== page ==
In my experience (which is admittedly sporadic), there are two big reasons why reviewers might be hesitant to firmly support or object. If you support, you are basically vouching for the article and declaring that you vetted it according to all the criteria. It's much easier to just declare your comments addressed and walk away, because it doesn't leave you responsible for criteria you might not feel qualified to judge. If you object, you are also more likely to attract an undesirable reaction from the nominator than if you just leave "comments". I objected to a recent nomination; the nominator called my judgement and ability into question, then proceeded to go combing through my contributions to see what nominations I had supported so he could point out that I'm a hypocrite for supporting articles he perceived to be inferior to his own. Shortage of reviewers indeed; who really wants to subject themselves to that behaviour? --Spike Wilbury (talk) 14:02, 30 September 2014 (UTC)
I believe you're at the heart of the matter here Spike. And if this is the case, we need to address it head on. Perhaps the call for votes would address this... bear with me here. What if the FA process had two parts, one being a call for comments, and a second being a call for votes. The first would be essentially identical to what we see today, people leaving comments on how to improve the article. There would be no votes during this period. The second would start when the first concluded, essentially the archive point as it is today. In that second part it would be straight-up votes, no more comments (unless obvious and simple? or even that?). Does that make sense? Maury Markowitz (talk) 14:46, 30 September 2014 (UTC)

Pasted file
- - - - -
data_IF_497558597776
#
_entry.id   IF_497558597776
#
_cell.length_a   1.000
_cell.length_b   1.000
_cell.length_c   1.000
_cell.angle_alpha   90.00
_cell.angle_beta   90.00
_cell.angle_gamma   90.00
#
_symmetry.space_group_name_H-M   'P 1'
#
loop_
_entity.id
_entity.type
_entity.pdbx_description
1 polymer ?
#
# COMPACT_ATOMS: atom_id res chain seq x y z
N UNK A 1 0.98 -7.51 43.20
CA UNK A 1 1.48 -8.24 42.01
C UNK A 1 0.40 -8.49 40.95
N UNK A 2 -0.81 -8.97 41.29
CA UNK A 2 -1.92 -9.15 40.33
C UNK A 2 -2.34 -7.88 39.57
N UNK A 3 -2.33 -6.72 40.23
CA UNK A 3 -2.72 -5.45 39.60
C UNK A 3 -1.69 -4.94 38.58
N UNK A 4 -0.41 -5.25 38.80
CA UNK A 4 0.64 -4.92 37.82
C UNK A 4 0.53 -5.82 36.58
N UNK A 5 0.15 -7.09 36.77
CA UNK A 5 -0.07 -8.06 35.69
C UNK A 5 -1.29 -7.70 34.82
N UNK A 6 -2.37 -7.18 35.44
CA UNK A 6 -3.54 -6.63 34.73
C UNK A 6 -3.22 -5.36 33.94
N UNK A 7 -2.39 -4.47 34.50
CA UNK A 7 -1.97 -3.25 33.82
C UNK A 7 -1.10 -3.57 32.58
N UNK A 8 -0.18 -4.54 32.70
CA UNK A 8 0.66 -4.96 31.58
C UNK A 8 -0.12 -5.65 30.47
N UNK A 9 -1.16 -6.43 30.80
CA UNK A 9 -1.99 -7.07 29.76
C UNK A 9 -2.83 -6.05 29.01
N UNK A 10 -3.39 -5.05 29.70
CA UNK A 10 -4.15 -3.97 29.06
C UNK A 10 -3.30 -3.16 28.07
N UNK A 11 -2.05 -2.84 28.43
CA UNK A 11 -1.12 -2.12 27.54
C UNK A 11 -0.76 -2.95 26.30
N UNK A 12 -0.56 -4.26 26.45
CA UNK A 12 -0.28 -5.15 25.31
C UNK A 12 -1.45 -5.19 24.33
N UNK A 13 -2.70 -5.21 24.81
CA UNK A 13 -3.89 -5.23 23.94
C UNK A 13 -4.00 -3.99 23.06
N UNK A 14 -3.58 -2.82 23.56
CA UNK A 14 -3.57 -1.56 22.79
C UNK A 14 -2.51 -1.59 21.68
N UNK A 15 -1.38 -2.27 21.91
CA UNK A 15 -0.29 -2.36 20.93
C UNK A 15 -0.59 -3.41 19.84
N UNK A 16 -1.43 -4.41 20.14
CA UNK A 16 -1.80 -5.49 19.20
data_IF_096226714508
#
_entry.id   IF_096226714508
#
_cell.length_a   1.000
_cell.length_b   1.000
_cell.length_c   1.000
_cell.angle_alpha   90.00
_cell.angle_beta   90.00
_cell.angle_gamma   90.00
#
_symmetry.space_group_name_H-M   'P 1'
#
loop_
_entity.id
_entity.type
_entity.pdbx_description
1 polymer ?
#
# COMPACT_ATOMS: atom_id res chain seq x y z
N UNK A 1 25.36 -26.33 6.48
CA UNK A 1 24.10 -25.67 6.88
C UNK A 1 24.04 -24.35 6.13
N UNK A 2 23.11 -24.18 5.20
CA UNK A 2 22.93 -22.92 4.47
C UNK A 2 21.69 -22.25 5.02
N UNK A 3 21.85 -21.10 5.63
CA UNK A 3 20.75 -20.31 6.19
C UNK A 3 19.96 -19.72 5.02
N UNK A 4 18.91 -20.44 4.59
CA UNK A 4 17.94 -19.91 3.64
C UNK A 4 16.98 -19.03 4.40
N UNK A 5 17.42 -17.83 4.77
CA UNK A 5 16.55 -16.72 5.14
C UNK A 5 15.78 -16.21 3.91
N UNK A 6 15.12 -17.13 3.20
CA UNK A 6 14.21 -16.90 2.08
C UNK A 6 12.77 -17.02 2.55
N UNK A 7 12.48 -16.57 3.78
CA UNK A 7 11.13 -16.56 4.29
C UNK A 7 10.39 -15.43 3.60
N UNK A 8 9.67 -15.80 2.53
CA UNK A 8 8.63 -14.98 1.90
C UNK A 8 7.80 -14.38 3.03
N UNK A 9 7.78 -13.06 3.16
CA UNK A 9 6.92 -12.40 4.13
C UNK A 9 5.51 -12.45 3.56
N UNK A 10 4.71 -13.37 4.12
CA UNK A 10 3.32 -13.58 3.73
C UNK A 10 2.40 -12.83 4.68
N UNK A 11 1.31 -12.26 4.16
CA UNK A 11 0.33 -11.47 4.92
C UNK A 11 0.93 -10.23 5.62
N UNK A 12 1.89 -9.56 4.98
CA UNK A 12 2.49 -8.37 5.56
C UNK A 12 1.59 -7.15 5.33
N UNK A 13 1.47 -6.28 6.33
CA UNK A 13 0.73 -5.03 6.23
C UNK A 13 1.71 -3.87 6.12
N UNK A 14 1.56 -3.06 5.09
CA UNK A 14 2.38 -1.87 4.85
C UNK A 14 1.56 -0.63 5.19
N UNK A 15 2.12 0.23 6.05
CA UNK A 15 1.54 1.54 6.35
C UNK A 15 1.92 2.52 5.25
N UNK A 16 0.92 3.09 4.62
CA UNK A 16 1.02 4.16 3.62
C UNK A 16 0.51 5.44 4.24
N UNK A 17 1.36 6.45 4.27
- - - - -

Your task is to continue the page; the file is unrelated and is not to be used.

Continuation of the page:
Just quickly before I hit the sack, the 'call for comments' alone, rather than declarations of support or opposition, is really what Peer Review is for. Cheers, Ian Rose (talk) 14:58, 30 September 2014 (UTC)
(edit conflict) I disagree with this suggestion. The established FAC process has served us well for many years and I see no reason to change it because a nominator feels that their article is not attracting enough reviews. FAC is not about votes; it is about reaching a consensus, which is not the same thing. I disregard unqualified "support"s and "oppose"s, especially if they are from inexperienced reviewers as they are not helpful in judging whether a consensus has been achieved. What we need is more reviewers who are willing to take the time to read the FA criteria, read FAs to see the standards required, and contribute good reviews. FACs do not fail "for lack of votes"; they are archived because the coordinators cannot determine if a consensus has been reached or there is well-argued opposition to promotion. Of course, we need to see explicit declarations of support – but please do not regard these as votes. Graham Colm (talk) 15:15, 30 September 2014 (UTC)